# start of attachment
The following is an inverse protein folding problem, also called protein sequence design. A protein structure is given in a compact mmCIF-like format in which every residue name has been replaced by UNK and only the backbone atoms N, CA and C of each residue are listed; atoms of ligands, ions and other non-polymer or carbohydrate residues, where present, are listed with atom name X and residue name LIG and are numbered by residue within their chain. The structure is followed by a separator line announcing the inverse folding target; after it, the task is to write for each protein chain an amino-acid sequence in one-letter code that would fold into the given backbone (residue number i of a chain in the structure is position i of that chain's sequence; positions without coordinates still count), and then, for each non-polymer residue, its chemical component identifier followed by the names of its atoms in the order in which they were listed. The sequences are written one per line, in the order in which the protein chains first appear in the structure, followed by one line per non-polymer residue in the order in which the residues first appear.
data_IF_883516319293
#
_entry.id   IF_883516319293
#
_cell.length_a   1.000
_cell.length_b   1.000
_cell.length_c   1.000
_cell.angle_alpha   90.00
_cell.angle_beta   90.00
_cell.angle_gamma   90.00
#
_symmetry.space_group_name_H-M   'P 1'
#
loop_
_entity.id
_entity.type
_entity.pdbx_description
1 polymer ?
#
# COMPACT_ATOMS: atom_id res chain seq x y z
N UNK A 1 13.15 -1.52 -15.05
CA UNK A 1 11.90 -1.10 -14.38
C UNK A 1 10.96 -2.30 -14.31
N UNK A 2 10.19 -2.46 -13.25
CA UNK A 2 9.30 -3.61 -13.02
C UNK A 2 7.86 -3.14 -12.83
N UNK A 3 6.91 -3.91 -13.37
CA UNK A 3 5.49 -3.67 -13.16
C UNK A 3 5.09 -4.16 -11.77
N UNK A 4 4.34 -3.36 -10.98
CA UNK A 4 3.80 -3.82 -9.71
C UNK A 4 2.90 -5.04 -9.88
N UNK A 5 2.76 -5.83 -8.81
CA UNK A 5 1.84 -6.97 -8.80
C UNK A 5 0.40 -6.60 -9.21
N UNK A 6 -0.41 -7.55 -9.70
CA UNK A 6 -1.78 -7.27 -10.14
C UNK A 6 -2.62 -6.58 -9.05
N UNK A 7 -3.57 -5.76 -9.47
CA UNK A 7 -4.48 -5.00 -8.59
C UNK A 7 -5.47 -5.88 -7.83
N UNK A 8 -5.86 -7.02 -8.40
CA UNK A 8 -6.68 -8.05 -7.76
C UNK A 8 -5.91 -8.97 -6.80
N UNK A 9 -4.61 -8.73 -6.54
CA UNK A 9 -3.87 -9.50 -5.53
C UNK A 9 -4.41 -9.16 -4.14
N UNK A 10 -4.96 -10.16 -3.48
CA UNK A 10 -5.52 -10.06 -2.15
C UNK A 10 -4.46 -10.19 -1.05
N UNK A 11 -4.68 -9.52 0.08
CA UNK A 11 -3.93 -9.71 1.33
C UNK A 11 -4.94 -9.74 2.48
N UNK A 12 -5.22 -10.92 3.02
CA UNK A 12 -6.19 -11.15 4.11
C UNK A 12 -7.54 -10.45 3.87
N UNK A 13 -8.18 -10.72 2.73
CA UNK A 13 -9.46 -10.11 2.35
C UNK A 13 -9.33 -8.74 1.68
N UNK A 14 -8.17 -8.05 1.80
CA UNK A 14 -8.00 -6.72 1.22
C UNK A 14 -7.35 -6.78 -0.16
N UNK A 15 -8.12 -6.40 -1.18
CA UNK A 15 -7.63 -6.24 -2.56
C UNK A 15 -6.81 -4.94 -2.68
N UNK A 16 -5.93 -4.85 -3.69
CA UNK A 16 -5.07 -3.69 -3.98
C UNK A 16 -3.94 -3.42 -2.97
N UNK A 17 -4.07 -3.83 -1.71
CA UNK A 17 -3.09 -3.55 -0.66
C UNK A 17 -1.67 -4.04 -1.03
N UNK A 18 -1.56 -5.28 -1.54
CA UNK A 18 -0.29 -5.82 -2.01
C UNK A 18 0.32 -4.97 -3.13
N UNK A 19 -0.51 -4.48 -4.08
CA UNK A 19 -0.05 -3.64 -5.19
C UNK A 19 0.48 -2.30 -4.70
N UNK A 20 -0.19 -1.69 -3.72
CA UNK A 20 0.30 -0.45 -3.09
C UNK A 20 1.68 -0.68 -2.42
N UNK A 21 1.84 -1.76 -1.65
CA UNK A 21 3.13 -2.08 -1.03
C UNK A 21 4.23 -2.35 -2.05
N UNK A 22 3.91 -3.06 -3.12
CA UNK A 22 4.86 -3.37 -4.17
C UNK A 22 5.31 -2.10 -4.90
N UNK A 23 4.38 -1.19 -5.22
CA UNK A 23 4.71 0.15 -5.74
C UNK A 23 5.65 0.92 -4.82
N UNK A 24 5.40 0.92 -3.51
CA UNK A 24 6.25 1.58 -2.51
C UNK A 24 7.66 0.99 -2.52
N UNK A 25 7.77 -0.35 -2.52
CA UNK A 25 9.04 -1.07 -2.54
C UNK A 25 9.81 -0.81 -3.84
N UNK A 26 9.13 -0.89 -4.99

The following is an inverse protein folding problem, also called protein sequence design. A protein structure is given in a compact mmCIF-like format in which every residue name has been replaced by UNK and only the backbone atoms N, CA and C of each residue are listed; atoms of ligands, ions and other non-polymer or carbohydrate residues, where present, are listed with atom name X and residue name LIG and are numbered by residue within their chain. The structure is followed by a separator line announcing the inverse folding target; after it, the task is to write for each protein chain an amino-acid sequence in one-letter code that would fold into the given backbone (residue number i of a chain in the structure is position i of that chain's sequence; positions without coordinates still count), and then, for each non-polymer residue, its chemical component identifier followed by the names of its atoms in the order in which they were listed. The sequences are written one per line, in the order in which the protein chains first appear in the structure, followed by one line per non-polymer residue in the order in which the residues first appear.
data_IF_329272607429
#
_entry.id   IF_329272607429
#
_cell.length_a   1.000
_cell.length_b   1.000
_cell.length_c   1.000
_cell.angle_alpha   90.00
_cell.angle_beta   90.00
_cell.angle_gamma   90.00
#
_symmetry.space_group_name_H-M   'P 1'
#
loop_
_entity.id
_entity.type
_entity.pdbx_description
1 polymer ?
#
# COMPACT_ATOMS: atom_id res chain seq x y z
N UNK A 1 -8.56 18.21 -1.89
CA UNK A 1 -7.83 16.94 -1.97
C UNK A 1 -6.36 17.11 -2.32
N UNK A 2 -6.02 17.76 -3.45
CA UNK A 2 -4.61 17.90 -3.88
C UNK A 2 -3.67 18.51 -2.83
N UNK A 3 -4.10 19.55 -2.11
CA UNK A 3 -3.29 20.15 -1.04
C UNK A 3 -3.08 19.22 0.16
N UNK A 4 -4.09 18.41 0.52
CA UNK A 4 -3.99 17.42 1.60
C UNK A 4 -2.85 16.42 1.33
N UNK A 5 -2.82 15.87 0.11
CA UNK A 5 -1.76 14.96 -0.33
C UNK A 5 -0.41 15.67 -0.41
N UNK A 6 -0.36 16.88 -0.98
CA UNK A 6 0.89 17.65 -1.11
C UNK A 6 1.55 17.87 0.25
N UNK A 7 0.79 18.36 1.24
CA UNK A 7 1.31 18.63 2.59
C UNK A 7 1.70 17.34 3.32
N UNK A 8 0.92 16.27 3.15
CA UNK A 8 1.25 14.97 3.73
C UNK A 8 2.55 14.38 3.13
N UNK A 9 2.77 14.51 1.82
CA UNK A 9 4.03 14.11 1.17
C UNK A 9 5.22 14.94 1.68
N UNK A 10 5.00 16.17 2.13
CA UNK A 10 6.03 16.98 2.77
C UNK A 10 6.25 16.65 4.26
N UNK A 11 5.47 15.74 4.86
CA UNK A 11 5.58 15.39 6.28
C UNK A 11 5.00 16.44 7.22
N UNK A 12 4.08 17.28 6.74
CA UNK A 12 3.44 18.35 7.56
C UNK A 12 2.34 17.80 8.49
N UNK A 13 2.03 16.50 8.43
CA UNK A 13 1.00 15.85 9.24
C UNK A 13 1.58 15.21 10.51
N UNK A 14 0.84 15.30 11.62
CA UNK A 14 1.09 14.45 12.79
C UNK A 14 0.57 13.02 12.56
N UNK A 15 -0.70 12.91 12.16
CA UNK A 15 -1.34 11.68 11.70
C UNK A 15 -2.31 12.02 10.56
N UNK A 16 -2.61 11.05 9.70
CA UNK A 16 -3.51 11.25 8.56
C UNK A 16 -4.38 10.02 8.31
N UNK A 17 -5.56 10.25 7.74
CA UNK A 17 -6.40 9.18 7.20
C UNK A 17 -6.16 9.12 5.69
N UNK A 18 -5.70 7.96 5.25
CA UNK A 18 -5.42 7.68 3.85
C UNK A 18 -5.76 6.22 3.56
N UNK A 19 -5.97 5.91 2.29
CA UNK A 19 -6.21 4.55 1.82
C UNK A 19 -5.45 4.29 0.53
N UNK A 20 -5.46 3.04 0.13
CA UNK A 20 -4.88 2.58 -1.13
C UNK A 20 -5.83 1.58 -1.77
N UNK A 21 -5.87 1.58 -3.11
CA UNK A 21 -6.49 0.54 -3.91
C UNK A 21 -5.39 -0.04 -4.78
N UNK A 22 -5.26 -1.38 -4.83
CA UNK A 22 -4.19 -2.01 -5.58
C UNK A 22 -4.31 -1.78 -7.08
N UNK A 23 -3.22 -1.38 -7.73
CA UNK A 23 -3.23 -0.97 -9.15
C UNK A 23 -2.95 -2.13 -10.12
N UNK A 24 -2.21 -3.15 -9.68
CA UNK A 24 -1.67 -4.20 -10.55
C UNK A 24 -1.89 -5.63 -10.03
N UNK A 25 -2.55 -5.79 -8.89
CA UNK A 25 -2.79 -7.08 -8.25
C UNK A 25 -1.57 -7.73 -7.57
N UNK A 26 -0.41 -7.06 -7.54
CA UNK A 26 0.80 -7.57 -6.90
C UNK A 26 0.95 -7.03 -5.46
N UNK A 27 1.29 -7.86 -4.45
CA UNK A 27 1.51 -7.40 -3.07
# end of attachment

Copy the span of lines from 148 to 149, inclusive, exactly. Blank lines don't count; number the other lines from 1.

C UNK A 10 6.25 16.65 4.26
N UNK A 11 5.47 15.74 4.86